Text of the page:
BANG BANG BANG.

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Interview with Art Laffin on The Risk of the Cross

Art Laffin is one of those deep and beautiful souls worth listening to in these historic days. You want to be standing beside him holding a protest sign at the Pentagon or cooking in the kitchen with him at the Dorothy Day House Catholic Worker listening to him sing and pray “Rejoice in the Lord Always.”

I believe that the best writing on discipleship comes out of lives that are living the Gospel. Art Laffin is one such person and this is one such book. I had the chance to interview him recently on The Risk of the Cross: Living Gospel Nonviolence in the Nuclear Age (Twenty Third Publications, 2020)

RD: What is this book about?

“Jesus tells us, “Fear is useless; what is needed is trust” (5:36). These words from Mark’s gospel capture the spirit we wish to bear witness to in our lives and to express in this book.” This excerpt from the Introduction to the first edition of The Risk of the Cross, which I co-authored with the late Chris Grannis and Elin Schade in 1981, conveys the spirit of this new edition as well.

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A Prayer for the Reckoning

By Lydia Wylie-Kellermann and Kateri Boucher for Geez magazine.

School of Americas Watch in Georgia, November 2008 by Geez staff

Oh God,
whose spirit rests in the contours of Indigenous lands,
whose breath rises in the streets chanting “Black Lives Matter.”
whose rage boils when the cross is raised as weapon,
whose being is re-imagined by the honey bees, 
the mycelium, and the snow covered cedars.

We stand at a time when
the powers of death are gasping for air.
We are witnessing the ways that
Christianity’s tentacles have bound themselves
to patriarchy, nationalism, and white supremacy.

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Carolers on my Porch

by Lydia Wylie-Kellermann

These days my snow-covered porch is covered in discarded seed shells and bird poop. And I couldn’t be happier.

Cedar (age 4) and I have fallen into the Advent tradition of getting out pots and pans and measuring cups. He counts one cup, two cups, three cups, four cups of bird seed. Peanut butter, gelatin, cranberries. We mold wreaths and cookie cutter shapes and muffin cups. We wait days for them to dry. Then add them to gift boxes and stockings.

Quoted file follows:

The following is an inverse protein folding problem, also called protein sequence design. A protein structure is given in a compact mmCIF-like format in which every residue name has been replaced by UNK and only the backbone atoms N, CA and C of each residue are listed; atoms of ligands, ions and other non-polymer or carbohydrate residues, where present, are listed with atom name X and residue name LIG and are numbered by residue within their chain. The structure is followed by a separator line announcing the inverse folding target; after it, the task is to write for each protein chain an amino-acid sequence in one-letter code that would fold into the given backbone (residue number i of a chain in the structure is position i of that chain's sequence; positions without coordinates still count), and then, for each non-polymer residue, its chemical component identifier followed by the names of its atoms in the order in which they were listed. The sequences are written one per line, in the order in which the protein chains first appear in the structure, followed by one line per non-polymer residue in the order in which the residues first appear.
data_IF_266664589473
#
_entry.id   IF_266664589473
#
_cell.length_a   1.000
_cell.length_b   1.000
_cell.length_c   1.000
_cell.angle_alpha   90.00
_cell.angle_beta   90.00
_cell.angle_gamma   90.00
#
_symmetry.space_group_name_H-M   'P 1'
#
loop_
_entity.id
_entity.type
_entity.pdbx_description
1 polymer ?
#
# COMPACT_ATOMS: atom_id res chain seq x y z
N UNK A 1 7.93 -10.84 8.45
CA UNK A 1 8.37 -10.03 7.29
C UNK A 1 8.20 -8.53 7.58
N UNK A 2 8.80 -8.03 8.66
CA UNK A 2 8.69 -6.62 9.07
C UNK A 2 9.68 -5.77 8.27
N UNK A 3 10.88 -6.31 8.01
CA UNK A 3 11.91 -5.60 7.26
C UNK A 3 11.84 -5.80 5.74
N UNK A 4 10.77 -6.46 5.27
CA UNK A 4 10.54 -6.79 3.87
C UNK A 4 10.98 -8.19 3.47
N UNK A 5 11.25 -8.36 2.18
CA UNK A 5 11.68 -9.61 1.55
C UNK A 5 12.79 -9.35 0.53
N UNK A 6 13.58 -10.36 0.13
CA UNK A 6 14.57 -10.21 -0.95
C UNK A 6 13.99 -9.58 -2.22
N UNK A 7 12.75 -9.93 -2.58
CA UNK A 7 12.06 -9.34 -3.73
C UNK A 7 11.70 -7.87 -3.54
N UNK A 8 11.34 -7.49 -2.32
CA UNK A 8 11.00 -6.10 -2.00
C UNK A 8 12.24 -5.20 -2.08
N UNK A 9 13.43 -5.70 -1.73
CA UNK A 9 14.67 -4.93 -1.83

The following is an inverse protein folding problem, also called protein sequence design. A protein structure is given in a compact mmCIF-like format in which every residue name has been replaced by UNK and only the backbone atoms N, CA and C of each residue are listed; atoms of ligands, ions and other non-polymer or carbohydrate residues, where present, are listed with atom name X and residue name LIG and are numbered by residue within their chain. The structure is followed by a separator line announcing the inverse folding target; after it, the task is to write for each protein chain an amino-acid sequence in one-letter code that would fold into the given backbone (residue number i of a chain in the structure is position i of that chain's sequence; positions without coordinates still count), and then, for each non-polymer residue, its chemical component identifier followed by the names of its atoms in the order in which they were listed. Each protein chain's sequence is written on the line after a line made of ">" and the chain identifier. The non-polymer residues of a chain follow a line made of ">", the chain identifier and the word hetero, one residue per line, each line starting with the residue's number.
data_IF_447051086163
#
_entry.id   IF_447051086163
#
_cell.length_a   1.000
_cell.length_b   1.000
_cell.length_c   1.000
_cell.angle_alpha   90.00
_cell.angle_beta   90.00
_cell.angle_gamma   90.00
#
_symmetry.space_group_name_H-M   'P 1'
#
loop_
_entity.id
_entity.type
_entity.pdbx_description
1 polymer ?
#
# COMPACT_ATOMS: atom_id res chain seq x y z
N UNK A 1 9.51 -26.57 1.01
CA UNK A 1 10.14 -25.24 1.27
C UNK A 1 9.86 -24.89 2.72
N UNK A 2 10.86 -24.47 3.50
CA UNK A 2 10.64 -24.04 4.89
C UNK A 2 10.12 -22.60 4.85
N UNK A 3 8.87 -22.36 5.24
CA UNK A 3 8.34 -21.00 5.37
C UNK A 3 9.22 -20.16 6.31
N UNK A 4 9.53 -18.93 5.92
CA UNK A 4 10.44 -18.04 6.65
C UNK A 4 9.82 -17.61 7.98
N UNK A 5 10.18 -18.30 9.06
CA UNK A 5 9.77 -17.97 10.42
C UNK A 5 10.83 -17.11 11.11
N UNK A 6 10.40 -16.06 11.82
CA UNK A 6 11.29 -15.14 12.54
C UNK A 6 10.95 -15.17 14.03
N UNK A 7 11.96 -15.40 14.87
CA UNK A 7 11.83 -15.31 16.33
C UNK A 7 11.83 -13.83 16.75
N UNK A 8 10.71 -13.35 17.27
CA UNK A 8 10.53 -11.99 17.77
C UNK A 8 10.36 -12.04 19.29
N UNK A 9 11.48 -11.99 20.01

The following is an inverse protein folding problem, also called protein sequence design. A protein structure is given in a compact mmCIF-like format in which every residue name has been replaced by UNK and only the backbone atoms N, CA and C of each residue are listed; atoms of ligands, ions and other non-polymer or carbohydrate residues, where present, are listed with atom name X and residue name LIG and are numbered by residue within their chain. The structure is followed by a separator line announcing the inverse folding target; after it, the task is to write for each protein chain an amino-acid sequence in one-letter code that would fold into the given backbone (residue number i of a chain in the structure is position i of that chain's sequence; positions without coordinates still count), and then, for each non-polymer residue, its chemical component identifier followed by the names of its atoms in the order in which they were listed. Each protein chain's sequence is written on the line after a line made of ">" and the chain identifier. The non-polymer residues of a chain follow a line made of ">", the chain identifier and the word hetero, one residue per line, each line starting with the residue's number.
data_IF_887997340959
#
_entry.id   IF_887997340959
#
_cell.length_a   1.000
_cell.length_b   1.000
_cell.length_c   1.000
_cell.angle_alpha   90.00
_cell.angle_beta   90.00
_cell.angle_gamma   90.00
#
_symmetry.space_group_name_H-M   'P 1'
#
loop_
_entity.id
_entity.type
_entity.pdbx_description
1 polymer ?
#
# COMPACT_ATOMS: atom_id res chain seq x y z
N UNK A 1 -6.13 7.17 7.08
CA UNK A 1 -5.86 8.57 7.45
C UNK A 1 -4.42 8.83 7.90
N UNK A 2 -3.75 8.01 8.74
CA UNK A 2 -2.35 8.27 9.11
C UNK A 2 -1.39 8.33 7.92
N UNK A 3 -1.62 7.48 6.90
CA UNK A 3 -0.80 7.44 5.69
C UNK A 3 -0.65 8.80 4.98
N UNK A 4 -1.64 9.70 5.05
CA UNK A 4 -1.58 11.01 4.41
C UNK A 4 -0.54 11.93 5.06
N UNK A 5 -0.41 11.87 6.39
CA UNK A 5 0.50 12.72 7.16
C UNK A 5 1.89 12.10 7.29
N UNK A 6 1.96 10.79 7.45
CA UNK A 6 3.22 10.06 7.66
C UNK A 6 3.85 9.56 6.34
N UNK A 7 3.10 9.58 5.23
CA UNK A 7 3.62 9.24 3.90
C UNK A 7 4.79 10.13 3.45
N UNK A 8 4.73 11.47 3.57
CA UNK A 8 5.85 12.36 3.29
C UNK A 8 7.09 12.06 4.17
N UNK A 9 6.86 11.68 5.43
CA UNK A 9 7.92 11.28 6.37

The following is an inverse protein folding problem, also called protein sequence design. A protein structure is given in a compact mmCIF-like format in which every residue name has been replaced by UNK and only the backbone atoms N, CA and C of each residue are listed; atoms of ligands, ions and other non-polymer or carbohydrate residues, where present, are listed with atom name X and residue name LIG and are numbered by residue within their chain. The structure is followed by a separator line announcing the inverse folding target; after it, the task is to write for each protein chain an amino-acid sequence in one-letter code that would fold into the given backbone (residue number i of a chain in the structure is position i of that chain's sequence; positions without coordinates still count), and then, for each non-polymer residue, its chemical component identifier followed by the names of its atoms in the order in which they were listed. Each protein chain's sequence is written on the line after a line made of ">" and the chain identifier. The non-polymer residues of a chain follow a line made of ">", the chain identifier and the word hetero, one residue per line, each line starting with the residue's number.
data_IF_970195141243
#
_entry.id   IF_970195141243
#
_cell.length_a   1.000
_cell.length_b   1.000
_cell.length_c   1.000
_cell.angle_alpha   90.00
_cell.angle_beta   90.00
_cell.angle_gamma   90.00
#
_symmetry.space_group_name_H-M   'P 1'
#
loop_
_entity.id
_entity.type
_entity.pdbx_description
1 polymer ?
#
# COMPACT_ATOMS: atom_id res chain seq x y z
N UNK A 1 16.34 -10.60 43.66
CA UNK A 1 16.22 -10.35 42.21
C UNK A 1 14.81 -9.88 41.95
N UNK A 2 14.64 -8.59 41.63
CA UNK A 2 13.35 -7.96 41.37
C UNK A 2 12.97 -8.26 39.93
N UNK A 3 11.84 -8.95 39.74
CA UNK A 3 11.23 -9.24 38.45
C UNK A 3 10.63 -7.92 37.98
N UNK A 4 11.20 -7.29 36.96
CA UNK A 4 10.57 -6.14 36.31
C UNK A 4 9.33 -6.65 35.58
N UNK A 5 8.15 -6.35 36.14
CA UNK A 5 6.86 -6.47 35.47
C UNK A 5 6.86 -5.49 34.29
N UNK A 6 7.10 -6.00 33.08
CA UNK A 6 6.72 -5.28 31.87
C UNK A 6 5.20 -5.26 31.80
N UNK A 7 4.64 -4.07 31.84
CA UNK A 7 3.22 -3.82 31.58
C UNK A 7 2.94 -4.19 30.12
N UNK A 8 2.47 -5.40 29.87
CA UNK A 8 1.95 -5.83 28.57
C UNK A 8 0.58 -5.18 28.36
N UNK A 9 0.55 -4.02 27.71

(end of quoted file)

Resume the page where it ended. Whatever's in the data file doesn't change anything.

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Review of Pillar of Fire by Joyce Hollyday

By Kate Foran, shared from Geez magazine

Can we have a story with all the immersive medieval detail—from herb-strewn floors to falconers to feast days— of Kristin Lavransdatter but with none of the tiresome obsession with sexual sin? Can we enter a world with the depth of history of Lord of the Rings without the racist overtones and dearth of female characters? Can we readers have a vision of “The Mended Wood” as cast by S.D. Smith in The Green Ember without buying into the myth of redemptive violence? Can we have a story of risk and companionship written by somebody who knows something about living in community? And can we please have a discipleship story that centers the experience of women?

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Advent Song Summoned by the Forest: Raising Kids during Climate Catastrophe

By Lydia Wylie-Kellermann

Originally printed in The Catholic Worker, December 2020.

When I was a kid, we spent Monday evenings at Williams International, a cruise missile factory in Walled Lake, Michigan. My parents would pick us up from school and we would make the long drive while we pulled on snow pants and mittens. My parents would stand by the road with a single purple candle as employees drove home in the dark while my sister and I would play beside a stream scattering cattail seeds in the wind. After an hour or so, my dad would whistle and we would run to them and sing together “O Come, O Come Emmanuel.” Then we would load back into the car until we would return next week with two flames.